Three women. Three lives.

Three books about being a woman in search of a poetic life – in the 1930s, 1970s, and 2000s.

Because I learnt so much from these women, I wanted to share them with you.

Looking at their books today, I notice how they each refuse to draw a line between their poetic life and their prosaic life, be that keeping house, looking after people and dogs, or the day job. Instead, the poetic and the prosaic seem to respect, feed, and even comfort, each other.

Poetic and prosaic can be in a rich, dynamic balance, even when equal priorities may be impossible on a daily basis. But only if we love and respect both parts of our lives, refuse to use one as an excuse to avoid the other, actively seek out ways to enable the mutual support they can offer.

This happened one morning recently. After breakfast and my journal, I did the ‘clearing up’ – stripped a bed and put the washing on, loaded the dish washer and set it off, wiped the surfaces, put things away, fed next door’s cats, brought the wheelie bins back from the roadside. It was no more than 20 minutes of prosaic action, complemented by a gentle blast of cool Scottish wind and drizzle. Afterwards I was refreshed and ready for the poetic action: for writing and painting and thinking.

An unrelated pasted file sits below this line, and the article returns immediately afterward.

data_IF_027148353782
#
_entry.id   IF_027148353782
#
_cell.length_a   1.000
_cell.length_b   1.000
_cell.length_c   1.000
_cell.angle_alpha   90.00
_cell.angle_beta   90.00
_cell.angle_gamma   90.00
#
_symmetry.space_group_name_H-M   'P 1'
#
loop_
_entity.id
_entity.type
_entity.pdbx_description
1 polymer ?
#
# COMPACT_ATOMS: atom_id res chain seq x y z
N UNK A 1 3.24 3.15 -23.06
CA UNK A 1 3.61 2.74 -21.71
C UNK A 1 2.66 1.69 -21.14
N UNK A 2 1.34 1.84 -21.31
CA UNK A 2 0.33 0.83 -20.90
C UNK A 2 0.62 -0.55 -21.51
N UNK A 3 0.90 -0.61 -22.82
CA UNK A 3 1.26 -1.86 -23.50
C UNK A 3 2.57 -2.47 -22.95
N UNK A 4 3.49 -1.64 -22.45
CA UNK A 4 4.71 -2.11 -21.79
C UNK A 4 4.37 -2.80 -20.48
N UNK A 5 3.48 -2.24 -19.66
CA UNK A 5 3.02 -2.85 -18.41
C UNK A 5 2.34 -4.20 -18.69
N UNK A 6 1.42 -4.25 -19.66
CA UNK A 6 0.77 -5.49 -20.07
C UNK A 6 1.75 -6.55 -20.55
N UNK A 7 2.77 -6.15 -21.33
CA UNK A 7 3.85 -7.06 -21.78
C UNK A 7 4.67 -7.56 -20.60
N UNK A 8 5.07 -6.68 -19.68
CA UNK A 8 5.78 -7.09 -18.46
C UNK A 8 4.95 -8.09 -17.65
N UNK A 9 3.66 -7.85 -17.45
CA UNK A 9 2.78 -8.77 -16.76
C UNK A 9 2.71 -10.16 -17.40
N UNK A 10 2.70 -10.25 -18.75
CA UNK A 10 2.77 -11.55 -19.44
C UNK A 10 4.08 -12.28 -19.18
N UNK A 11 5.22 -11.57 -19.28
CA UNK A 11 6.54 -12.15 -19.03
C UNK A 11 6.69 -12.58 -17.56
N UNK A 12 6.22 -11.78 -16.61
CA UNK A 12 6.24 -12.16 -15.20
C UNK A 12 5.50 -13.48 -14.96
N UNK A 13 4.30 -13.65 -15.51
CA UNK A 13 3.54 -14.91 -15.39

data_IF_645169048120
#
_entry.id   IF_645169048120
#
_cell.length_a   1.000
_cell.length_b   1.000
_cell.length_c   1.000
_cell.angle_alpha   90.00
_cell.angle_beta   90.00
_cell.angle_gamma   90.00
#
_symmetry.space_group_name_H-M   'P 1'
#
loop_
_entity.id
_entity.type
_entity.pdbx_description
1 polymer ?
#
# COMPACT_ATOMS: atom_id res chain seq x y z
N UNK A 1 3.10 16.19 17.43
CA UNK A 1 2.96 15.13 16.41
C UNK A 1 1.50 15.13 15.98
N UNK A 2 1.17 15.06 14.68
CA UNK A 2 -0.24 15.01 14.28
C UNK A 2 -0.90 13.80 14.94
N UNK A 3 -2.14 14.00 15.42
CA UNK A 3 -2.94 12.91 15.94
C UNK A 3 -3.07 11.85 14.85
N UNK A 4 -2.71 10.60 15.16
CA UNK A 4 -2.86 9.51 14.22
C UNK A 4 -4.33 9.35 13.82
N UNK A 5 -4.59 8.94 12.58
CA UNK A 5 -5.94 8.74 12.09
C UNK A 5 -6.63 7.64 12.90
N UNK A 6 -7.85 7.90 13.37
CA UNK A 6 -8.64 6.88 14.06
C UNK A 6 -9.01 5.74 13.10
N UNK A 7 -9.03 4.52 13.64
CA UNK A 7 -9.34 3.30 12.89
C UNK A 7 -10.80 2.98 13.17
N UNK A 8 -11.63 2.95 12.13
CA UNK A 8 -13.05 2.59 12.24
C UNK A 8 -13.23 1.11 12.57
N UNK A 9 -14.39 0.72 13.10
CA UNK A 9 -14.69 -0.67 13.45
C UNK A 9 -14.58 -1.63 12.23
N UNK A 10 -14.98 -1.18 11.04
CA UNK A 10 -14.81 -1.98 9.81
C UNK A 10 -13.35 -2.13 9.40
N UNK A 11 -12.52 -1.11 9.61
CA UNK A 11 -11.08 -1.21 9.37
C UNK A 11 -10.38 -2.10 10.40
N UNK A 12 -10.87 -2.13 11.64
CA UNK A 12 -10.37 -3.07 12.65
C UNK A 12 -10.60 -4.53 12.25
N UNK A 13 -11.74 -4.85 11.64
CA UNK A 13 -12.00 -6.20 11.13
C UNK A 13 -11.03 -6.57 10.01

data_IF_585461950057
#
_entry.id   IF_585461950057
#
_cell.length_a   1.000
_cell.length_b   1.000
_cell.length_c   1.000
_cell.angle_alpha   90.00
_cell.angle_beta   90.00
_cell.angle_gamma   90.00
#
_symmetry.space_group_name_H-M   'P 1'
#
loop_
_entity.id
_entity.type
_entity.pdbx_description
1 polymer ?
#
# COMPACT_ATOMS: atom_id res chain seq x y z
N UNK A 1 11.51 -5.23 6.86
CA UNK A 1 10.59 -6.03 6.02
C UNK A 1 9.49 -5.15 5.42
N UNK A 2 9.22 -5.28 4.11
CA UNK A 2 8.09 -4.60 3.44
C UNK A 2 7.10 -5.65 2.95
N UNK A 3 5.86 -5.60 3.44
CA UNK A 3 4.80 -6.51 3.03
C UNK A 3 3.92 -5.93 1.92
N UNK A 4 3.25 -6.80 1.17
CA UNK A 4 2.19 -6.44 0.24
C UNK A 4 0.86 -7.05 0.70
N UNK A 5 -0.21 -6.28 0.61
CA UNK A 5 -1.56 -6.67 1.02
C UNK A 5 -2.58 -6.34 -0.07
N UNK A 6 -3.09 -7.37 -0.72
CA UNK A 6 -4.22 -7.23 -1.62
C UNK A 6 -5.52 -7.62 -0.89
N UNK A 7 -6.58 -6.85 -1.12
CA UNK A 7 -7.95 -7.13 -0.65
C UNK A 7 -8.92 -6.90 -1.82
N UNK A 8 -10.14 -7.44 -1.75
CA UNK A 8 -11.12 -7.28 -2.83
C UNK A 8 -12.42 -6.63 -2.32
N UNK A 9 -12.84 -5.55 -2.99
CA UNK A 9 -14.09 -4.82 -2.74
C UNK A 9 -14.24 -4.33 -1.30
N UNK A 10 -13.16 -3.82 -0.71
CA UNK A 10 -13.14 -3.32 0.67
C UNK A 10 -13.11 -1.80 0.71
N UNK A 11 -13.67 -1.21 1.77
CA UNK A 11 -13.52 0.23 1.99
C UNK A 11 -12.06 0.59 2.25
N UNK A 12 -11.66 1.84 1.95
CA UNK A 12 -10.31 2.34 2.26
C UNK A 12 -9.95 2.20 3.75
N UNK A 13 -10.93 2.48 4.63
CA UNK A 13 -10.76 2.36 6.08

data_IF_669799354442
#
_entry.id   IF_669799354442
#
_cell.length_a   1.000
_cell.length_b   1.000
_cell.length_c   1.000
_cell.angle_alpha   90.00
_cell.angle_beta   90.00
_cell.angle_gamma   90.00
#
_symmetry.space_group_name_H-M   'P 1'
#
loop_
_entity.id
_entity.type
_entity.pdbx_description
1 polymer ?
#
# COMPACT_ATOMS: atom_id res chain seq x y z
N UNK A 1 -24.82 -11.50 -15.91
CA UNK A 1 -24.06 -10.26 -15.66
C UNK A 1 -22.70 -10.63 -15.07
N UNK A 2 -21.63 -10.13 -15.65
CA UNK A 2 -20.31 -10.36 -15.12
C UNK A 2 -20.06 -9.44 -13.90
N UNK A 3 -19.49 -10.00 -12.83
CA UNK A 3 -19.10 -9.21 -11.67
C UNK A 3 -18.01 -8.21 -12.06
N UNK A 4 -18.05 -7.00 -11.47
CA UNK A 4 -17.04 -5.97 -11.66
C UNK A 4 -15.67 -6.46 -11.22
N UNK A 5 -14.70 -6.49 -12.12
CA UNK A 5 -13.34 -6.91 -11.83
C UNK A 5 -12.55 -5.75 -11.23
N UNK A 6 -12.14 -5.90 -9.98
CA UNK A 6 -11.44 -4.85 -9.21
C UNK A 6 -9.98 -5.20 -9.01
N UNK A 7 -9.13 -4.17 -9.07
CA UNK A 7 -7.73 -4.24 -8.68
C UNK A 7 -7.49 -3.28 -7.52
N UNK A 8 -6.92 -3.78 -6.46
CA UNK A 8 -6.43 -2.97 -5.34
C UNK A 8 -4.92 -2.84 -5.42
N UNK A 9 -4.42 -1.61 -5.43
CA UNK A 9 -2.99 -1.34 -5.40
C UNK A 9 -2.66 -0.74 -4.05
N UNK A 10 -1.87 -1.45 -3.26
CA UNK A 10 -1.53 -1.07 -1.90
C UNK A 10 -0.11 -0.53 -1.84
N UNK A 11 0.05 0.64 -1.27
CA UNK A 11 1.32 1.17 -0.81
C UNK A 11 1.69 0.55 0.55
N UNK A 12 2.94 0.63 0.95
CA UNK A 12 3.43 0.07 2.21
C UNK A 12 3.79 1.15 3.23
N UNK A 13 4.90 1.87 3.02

The poetic and the prosaic dimensions of our lives do not have to be in conflict.

in my hallway - drying sheets and testing exhibition layouts

It’s happened when I’ve set aside blocks of days for studio time to compensate for time lost in days spent in town or at the dentists. I stock up on ready made dinners, fruit and cheese to minimize the need to leave the house. I relish the delight of time ahead to spend with the poetic.

I paint in my kitchen.


It’s happened at deeply sad times when a poem found and copied out has enabled a brief melting in the frozen days of grief.

It’s your life. it’s unique and it’s precious. That dynamic and mutually enriching balancing of poetic and prosaic is yours to experiment with. What might you try?